Posted by: Johan Normark | May 12, 2011

Towards a speculative archaeology

Earlier this week I gave a short lecture on “neorealist” archaeology at Lund University. I focused on DeLanda and his version of Deleuze but I briefly brought up speculative realism and why this “movement” rejects “the linguistic turn”. The linguistic turn dominates in archaeology and other social and humanistic sciences today. DeLanda (1999:30) describes the linguistic turn as a transcendental idealism in that all “natural categories” are seen as social or mental constructions. In other words, linguistic categories transcend the objects. The core of the linguistic turn is found in neo-Kantian theory of perception. Here, every individual’s perception is structured by concepts and representations that are socially or mentally constructed.

Take any recent anthology in archaeology and you will see how this works among several different versions of archaeology. For example, Preucel and Meskell (2006:14) suggest that the fuzzy concept of materiality “takes as its remit the exploration of the situated experiences of material life, the constitution of the object world and concomitantly its shaping of human experience”. The human is still the main target and the object world is simply used to understand the human subject. This anthropocentric perspective is one of several aspects of correlationism which “consists in disqualifying the claim that it is possible to consider the realms of subjectivity and objectivity independently of one another” (Meillassoux 2008:5). Thinking and being are always correlated and they are never considered apart from the other term. Most speculative realists therefore attempt to break with correlationism (not Meillassoux himself though since he wishes to radicalize correlationism from within). I am all in favour of diminishing the centrality of the human being in archaeology.

One concern that was brought up in Lund was the consequences of the decentralization of the human in the long run. Will the “value” of the human being be devaluated? What are the moral consequences? As far as I can tell, the kinds of ideologies that have devaluated the human beings in the past have always been anthropocentric or at least based in one form of transcendental idealism (Communism, Nazism, Fascism, Christianity, etc.). Here the human being has always been inferior to some greater fuzzy entity or cause (the Class struggle, the Race, the Nation, God, etc.). Speculative realism does not set up such hierarchies and therefore it is unlikely that it will lead to a devaluation of the human. It is rather the opposite.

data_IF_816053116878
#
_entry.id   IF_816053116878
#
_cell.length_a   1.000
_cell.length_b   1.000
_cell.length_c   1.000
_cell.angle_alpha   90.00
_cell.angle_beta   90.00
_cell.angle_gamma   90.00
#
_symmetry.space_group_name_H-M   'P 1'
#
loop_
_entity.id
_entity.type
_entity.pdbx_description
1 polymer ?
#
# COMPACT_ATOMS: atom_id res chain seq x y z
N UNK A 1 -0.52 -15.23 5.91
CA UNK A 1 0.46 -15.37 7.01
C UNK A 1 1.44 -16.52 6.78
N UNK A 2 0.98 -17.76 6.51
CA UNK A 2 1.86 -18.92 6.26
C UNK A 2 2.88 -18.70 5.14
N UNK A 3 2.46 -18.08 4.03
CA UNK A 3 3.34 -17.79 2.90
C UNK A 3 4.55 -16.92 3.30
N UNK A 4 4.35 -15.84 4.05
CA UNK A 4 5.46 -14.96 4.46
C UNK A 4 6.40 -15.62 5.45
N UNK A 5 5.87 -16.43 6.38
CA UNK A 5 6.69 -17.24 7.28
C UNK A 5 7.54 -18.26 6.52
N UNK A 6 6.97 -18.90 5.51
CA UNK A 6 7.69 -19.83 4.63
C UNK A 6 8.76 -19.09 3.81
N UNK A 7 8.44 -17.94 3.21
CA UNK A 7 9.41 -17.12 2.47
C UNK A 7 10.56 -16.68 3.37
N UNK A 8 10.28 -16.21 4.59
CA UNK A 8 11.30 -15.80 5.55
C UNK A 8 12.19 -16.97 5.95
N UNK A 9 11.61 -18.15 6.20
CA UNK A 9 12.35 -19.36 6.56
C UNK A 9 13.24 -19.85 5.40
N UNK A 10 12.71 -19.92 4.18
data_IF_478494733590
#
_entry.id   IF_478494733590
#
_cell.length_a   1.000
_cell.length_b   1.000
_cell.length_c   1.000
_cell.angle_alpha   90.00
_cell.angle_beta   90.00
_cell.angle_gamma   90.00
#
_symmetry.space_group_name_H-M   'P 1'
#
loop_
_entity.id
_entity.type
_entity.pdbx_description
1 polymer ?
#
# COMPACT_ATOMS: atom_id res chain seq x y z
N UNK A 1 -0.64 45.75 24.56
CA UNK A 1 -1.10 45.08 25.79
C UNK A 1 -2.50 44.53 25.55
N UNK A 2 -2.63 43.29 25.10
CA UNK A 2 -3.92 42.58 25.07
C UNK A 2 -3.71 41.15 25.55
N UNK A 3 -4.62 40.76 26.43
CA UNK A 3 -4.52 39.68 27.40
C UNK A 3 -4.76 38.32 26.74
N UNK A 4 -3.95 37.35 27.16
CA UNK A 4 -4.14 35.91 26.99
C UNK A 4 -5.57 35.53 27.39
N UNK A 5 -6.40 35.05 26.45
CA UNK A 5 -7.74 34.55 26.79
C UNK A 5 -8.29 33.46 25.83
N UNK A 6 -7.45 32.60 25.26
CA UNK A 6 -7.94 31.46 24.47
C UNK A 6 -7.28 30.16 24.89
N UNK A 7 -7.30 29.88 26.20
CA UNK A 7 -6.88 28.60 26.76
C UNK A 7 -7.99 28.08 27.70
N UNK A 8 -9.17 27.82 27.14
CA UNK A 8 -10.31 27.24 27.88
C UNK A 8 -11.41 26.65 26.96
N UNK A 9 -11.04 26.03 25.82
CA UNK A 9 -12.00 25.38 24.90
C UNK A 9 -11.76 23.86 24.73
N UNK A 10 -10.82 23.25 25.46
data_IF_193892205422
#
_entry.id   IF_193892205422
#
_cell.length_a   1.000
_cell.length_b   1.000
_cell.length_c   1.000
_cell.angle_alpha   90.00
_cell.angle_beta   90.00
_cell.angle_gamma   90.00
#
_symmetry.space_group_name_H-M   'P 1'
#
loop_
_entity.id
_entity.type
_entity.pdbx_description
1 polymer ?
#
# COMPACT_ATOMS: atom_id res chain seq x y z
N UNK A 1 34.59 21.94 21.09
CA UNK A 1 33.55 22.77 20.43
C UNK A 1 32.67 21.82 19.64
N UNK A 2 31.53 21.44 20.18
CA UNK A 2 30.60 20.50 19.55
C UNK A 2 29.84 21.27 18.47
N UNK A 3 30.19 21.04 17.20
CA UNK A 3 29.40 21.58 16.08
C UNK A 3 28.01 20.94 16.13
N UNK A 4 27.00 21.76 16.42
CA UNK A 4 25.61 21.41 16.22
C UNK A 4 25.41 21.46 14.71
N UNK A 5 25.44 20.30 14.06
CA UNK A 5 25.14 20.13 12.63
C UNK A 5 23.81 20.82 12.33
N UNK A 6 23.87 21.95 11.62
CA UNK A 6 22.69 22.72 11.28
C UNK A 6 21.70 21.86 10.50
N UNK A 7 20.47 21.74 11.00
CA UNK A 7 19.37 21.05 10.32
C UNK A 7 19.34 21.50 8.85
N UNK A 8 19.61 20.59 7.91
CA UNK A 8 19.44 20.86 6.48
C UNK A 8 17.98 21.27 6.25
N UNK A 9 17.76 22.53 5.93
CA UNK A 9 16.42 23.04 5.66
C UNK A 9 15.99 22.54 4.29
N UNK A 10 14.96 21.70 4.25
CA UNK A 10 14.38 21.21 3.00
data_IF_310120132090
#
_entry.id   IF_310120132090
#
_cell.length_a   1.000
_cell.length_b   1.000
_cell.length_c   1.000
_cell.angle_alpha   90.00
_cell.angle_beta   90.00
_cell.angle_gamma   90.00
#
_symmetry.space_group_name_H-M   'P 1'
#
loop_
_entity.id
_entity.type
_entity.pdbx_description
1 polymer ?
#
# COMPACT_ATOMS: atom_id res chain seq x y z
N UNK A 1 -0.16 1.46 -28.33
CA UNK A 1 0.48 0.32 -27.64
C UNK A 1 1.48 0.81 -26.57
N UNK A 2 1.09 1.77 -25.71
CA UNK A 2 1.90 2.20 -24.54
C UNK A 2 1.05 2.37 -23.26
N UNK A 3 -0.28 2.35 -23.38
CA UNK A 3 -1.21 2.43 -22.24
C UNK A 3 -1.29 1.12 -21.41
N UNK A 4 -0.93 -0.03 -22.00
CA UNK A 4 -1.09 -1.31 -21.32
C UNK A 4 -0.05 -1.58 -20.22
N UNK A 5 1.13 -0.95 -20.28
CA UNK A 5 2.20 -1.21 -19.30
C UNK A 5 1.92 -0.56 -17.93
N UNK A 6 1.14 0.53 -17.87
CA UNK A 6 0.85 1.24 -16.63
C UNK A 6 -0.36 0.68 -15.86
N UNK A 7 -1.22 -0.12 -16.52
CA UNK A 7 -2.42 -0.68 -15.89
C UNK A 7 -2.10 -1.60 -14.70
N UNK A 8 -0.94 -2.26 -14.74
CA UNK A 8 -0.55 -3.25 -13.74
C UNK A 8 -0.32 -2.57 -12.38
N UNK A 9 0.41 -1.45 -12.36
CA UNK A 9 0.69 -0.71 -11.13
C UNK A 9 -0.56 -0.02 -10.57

Levi Bryant at Larval Subjects has a recent blog post that briefly describes how and why speculative realism emerged when it did.


DeLanda, M. 1999. Deleuze, diagrams, and the open-ended becoming of the world. In: Grosz, E. (ed.), Becomings: Explorations in Time, Memory, and Futures. Ithaca & London: Cornell University Press, pp. 29-41.

Meillassoux, Q. 2008. After Finitude: An Essay on the Necessity of Contingency. London: Continuum.

Preucel, R. W. & Meskell, L. 2006. Knowledges. In: Meskell, L. & Preucel, R. W. (eds.). A Companion to Social Archaeology. Oxford: Blackwell Publishing, pp. 3-22.


  1. All this is fine and well, but what does it tell us about the people of old times? How does all this touch upon the everyday reality of ancient people? Sometimes it seems that the theories of archaeoloogy have estranged themselves too much from the ancient reality.

  2. The main issue in my post is from where we should base our initial approach to the past. Should we, as is common today, begin with what we believe people believed (such as cosmology), what they intended with their actions that created the objects we see? Or should we begin without as few presuppositions of the objects as possible? In the first scenario archaeologists approach the artifacts, ruins, etc. with a past human agent or society in mind. This can only become a fairly generalized human agent or society. Or we could approach the artifacts as being part of a system/assemblage where humans participated but reduce the centrality of topics that we never will grasp anyway, that is, meaning and intention. In my view, this will give us a better grasp of ancient reality than beginning with generalized and idealized guesses of what people thought of their world.

    The so-called “common sense” approach to archaeology (that dislikes “theory”) is of course based on theory that now have become mainstream. Following that way of reasoning will only lead to the repetition of the same narrative again and again. We will never learn anything new about the ancient reality from a perspective that was formulated in the 19th century.


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